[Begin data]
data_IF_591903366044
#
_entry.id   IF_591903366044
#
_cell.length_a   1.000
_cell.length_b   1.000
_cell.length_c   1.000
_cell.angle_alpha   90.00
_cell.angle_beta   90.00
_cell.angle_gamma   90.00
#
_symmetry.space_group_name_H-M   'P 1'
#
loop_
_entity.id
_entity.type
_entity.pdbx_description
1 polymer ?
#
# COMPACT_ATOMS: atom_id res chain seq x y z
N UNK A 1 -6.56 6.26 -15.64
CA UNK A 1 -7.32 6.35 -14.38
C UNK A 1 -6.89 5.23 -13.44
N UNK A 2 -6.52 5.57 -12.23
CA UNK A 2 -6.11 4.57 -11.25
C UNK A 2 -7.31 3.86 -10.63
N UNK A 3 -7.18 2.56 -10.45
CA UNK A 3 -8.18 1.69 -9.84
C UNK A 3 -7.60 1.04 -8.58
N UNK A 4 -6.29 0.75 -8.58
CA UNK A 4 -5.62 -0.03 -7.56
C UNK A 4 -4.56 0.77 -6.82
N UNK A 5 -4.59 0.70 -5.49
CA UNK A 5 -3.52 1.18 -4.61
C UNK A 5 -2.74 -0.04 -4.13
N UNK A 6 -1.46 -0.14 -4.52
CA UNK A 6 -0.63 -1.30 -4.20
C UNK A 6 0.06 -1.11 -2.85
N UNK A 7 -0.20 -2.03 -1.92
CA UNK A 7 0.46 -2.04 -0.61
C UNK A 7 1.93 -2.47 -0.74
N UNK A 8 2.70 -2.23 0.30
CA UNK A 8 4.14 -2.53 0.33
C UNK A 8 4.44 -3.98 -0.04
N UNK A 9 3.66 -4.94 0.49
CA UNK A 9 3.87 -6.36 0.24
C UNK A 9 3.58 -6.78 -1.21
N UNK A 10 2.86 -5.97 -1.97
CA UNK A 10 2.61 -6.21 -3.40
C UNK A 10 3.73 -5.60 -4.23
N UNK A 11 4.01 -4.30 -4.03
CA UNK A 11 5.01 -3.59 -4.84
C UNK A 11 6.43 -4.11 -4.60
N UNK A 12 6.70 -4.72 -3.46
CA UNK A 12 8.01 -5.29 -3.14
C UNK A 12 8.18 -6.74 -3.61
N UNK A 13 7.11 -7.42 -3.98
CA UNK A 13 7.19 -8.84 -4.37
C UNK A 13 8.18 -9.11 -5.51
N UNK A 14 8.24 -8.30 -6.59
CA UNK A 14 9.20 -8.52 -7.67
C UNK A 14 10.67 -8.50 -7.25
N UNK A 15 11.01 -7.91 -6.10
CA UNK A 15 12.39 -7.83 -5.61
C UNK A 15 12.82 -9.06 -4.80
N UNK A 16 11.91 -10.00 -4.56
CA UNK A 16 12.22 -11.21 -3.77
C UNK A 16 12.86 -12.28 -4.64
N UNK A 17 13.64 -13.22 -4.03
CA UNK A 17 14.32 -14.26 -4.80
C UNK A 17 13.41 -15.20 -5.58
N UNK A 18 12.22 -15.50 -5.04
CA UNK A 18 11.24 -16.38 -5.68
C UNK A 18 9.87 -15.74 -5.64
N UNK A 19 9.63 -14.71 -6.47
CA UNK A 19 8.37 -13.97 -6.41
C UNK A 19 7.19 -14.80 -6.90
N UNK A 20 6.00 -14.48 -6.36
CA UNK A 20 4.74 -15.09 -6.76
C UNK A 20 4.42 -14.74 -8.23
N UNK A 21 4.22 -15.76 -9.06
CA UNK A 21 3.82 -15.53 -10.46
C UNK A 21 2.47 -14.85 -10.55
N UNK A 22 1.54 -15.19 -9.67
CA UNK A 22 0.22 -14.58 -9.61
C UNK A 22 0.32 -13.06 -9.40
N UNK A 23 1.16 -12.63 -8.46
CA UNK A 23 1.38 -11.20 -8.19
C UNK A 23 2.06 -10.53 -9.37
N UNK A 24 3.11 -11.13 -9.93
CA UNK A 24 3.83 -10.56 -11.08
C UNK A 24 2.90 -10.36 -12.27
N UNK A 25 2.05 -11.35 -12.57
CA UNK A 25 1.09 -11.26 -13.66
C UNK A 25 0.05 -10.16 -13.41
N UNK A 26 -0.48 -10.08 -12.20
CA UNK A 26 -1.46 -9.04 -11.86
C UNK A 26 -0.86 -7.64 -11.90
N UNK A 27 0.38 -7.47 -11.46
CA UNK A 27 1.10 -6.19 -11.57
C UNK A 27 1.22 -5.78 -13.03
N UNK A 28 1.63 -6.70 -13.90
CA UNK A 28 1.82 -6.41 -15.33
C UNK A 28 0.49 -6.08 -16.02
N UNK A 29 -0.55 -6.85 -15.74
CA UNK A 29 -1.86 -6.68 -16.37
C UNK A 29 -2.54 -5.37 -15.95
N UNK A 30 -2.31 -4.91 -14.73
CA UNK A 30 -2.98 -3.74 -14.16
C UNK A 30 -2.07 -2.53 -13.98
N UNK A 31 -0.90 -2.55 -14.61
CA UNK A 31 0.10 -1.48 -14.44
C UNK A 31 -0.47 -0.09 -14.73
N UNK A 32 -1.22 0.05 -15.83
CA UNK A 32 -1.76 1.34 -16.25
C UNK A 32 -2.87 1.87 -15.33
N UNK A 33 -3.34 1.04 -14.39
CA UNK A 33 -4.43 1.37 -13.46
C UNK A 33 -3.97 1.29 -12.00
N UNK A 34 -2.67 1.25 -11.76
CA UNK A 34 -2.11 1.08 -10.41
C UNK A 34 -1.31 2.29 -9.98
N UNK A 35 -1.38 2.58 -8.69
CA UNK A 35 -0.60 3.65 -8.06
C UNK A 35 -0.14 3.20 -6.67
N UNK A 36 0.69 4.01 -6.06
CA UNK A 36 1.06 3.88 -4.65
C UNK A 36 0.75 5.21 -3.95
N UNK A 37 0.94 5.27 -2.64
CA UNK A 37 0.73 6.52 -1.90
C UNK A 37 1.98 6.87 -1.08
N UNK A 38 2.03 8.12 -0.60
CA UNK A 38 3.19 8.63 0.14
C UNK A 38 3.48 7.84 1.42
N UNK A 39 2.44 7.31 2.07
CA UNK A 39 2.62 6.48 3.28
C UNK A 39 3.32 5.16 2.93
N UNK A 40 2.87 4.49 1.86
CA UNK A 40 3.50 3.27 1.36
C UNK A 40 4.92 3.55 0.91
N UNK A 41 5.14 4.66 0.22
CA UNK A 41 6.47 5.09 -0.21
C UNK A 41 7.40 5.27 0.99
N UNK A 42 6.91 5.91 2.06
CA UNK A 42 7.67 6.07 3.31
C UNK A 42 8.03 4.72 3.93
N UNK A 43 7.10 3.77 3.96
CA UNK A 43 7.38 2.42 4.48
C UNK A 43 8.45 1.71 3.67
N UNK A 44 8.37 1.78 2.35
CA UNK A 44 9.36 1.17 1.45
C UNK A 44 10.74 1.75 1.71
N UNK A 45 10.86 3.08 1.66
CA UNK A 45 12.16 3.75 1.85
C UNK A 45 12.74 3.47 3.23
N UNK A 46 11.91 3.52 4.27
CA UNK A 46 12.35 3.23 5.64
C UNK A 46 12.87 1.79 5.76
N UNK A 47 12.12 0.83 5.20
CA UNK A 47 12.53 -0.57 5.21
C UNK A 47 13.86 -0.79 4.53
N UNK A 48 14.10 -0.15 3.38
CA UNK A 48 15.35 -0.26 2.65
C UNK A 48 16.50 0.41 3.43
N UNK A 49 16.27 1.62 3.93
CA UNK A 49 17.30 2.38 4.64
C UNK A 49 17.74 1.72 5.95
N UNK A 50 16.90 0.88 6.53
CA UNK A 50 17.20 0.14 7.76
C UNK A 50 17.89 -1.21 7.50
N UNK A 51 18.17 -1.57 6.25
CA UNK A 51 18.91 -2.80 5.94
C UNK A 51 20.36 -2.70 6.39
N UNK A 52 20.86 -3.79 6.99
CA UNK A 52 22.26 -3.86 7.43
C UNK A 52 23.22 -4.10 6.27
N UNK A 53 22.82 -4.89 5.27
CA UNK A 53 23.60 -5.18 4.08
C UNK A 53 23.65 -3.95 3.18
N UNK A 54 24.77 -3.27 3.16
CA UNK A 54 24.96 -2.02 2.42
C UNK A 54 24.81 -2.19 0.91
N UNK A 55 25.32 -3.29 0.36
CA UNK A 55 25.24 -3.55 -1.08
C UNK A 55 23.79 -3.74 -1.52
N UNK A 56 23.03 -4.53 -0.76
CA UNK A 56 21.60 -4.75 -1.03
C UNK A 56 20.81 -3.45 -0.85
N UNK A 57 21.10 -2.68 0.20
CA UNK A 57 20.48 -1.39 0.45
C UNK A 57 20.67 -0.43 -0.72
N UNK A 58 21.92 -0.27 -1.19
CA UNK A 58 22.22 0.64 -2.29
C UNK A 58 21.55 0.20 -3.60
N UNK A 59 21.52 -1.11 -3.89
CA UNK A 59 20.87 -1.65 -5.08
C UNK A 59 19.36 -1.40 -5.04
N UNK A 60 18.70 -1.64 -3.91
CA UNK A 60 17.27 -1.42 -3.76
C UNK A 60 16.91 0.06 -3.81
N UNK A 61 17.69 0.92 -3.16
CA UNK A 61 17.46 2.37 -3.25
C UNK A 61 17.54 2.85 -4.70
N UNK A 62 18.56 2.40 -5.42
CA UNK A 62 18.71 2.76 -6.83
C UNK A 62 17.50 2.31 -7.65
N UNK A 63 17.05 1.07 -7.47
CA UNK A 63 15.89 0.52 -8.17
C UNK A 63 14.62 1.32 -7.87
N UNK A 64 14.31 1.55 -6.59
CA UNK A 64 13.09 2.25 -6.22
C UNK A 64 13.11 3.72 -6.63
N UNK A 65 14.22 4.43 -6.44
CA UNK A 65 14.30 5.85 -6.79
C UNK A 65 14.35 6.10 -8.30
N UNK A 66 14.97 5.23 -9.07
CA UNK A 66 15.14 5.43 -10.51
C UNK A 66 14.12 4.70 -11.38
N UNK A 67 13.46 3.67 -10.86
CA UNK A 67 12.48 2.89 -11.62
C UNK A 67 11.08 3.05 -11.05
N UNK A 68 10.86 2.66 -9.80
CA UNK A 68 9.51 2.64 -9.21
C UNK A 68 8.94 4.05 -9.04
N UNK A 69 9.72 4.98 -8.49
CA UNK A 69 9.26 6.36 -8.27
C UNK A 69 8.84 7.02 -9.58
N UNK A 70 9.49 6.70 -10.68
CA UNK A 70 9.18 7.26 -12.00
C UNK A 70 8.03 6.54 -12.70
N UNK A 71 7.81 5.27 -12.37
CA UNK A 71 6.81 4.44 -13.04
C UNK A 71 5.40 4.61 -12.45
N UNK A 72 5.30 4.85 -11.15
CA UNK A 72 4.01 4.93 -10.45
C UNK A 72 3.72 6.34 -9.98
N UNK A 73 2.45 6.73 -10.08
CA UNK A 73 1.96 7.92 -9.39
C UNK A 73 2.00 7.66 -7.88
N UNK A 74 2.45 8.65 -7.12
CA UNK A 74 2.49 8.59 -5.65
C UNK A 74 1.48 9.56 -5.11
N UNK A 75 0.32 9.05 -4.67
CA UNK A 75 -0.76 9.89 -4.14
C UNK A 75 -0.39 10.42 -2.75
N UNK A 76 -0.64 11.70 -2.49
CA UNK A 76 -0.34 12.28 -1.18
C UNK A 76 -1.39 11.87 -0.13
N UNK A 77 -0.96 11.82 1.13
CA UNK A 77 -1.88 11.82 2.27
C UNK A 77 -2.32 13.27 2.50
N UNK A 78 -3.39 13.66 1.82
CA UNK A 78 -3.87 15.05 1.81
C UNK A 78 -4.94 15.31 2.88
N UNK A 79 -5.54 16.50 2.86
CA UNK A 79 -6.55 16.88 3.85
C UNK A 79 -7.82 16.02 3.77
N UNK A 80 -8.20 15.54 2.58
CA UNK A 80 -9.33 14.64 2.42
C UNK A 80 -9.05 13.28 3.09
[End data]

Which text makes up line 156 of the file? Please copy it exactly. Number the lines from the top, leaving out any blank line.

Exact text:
N UNK A 46 11.91 3.52 4.27